‘Species’ (R)By Joe Brown
Washington Post Staff Writer
July 07, 1995
THE SPECIOUS "Species" is a scary/stupid summer fright flick with a really high Eeew! quotient. A shameless "Alien" rip-off (it even uses a similar typeface in its ads), it makes no sense whatsoever. But don't hold the movie's utter unoriginality and brainlessness against it. A few laughs, a few popcorn-jolting scares—what more do you want on a hot summer night?
"Species" starts with a neat sci-fi premise: Using a radio telescope, scientists have been transmitting a map of human DNA code, among other information, out to the galaxies in hopes of contacting intelligent life. Well, some aliens picked up the code and kindly sent it back, along with instructions on how to mix our genes with their own.
Led by cranky Xavier Fitch (Ben Kingsley), the scientists get right to work cloning the combined genes, growing an adorable (and remarkably fast-growing) little blond girl called "Sil"—who for some reason is being gassed with cyanide by the scientists when we first see her. But Sil smashes out of her glass cage and stows away on a train for Los Angeles, leaving a trail of mangled bodies and starting a national search-and-destroy alien-hunt.
Turns out Sil's "inner child" is a disgustingly icky and malevolent creature that zips through its life cycle, like a really nasty virus. Quicker than you can hum "Girl, You'll Be a Woman Soon," the train arrives in L.A., and Sil is all grown up. And she wants to make babies. Now.
A quick study, the remorselessly murderous Sil picks up everything she knows about sex, violence and shopping from a few minutes with motel-room cable TV. (Her French-kiss scene with a would-be date-rapist is a monster-movie classic.) And she shows good taste in mates, aiming for studly Michael Madsen (you remember him as the psycho who sliced the cop's ear off in "Reservoir Dogs"), who is part of the Sil-SWAT team that's out to get her. But like most of us, she'll take what she can get.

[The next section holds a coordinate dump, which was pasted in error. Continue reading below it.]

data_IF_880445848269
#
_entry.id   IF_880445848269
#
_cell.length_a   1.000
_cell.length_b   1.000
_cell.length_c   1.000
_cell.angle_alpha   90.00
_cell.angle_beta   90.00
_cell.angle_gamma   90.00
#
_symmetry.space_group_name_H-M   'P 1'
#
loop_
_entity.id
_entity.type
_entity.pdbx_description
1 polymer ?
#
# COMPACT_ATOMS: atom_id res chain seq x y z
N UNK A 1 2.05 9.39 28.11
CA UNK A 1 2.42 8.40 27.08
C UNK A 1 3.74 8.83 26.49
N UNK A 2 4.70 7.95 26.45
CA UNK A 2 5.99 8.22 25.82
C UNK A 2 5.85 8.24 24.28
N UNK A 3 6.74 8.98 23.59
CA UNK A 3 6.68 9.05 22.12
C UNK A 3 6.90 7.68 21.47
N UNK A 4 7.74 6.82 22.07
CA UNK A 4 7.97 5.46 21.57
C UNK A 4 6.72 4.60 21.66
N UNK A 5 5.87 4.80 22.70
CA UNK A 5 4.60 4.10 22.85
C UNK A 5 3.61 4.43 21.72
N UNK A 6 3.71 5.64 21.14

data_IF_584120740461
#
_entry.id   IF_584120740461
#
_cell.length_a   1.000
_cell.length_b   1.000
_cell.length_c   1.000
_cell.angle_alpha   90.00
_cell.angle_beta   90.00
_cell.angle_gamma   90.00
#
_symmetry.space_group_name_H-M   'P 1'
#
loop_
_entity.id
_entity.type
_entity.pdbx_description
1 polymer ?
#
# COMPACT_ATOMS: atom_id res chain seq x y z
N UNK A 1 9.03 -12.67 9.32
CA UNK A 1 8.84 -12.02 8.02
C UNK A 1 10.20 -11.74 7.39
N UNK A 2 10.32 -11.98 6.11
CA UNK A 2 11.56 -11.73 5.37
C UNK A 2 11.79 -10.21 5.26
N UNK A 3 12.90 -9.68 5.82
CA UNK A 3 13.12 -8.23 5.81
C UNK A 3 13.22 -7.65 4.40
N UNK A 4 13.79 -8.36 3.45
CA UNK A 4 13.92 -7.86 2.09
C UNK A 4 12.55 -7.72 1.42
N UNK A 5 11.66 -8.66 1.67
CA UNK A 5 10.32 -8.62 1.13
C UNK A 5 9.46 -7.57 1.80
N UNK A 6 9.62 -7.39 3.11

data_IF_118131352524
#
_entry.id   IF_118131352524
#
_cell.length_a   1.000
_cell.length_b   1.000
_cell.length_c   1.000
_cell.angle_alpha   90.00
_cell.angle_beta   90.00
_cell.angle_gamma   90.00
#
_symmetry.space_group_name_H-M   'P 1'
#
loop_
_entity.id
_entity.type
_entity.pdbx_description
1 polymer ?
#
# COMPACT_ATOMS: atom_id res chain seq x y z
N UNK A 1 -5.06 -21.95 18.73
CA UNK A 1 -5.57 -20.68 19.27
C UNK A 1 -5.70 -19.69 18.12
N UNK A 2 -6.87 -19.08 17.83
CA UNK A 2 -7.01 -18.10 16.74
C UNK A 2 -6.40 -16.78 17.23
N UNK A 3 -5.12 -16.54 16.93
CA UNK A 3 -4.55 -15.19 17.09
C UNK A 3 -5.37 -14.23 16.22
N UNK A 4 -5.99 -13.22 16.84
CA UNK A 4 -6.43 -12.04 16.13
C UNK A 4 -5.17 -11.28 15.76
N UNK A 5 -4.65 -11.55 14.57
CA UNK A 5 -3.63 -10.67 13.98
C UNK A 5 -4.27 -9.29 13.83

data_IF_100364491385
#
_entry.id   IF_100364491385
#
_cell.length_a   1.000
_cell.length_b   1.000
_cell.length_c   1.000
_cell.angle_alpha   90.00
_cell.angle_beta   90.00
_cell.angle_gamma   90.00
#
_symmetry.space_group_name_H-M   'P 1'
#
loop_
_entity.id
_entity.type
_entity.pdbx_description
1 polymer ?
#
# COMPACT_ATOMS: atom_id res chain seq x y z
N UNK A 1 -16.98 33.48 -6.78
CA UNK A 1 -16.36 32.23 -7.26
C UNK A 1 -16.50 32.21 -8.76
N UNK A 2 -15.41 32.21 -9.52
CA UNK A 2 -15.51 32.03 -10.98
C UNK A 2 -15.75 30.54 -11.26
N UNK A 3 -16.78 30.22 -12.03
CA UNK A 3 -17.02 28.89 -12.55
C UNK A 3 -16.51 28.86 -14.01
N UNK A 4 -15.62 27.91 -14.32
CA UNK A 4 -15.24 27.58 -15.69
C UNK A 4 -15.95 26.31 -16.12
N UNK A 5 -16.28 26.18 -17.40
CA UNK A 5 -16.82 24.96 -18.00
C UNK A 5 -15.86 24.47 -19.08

The monster Sil was designed by cyber-psycho Swiss artist H.R. Giger, who created the original biomechanical monster and sets for the three "Alien" films, and once again, he's made a hideously mutating, gooey, gory, swift and slippery crowd-pleasing predator.
Natasha Henstridge plays the hilariously blank blond babe who harbors the creature. She looks—and acts—like a genetic hybrid of Kim Basinger, Pia Zadora and Traci Lords, so no one even notices her walking around L.A. in a bridesmaid's gown (except when her skin bubbles and ruptures, heralding another appearance of the Bad Girl).
The slumming cast also includes Forest Whitaker, amusing as a sweet-natured psychic who can tell what the monster (and everyone on the Sil-hunting squad) is thinking. Oscar-owner Kingsley's entire job is to make you hate him, just so you can cheer when he inevitably gets trashed by the creature he helped create.
Director Roger Donaldson knows his bad-movie conventions (he's responsible for Tom Cruise in "Cocktail" and Alec-n-Kim in "The Getaway" redux) and he calls on all of them.
In this sort of intentionally psychotronic stuff, characters enjoy stating the obvious. They'll step over a monster-mutilated corpse and say, straight-faced, "Something bad happened here." Or walk through a recently shredded metal door and say, "I think she went through here." Unfortunately, Donaldson rushes the ending—it looks like he was running out of money or something—so the climactic confrontations and destroy-all-monster sequences aren't nearly drawn-out and satisfying enough.
My personal favorite moment in "Species": A hapless train conductor sees an enormous seething, oozing monstrosity on the wall of a compartment, yet, despite loud advice to the contrary from the audience, she still WALKS RIGHT TOWARD IT!
Yup. Just the thing for a summer night. If only there was a drive-in around here.
SPECIES (R) — Contains icky violence, utterly gratuitous nudity and the inevitability of a sequel.
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